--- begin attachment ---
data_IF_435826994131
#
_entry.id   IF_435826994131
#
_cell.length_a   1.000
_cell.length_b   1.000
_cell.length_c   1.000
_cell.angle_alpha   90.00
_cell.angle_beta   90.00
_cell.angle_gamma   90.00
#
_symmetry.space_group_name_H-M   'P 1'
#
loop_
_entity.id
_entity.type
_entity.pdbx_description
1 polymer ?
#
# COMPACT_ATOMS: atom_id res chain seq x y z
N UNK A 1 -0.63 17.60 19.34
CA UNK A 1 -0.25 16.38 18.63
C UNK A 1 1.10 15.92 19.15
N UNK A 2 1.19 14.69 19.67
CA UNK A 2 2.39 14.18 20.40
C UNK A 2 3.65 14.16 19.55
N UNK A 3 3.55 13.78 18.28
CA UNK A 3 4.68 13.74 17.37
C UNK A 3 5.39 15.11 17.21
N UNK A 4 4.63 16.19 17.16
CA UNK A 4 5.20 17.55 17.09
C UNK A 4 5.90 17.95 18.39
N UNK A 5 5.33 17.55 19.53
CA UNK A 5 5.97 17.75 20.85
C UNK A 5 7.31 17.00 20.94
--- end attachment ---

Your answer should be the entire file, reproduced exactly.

data_IF_435826994131
#
_entry.id   IF_435826994131
#
_cell.length_a   1.000
_cell.length_b   1.000
_cell.length_c   1.000
_cell.angle_alpha   90.00
_cell.angle_beta   90.00
_cell.angle_gamma   90.00
#
_symmetry.space_group_name_H-M   'P 1'
#
loop_
_entity.id
_entity.type
_entity.pdbx_description
1 polymer ?
#
# COMPACT_ATOMS: atom_id res chain seq x y z
N UNK A 1 -0.63 17.60 19.34
CA UNK A 1 -0.25 16.38 18.63
C UNK A 1 1.10 15.92 19.15
N UNK A 2 1.19 14.69 19.67
CA UNK A 2 2.39 14.18 20.40
C UNK A 2 3.65 14.16 19.55
N UNK A 3 3.55 13.78 18.28
CA UNK A 3 4.68 13.74 17.37
C UNK A 3 5.39 15.11 17.21
N UNK A 4 4.63 16.19 17.16
CA UNK A 4 5.20 17.55 17.09
C UNK A 4 5.90 17.95 18.39
N UNK A 5 5.33 17.55 19.53
CA UNK A 5 5.97 17.75 20.85
C UNK A 5 7.31 17.00 20.94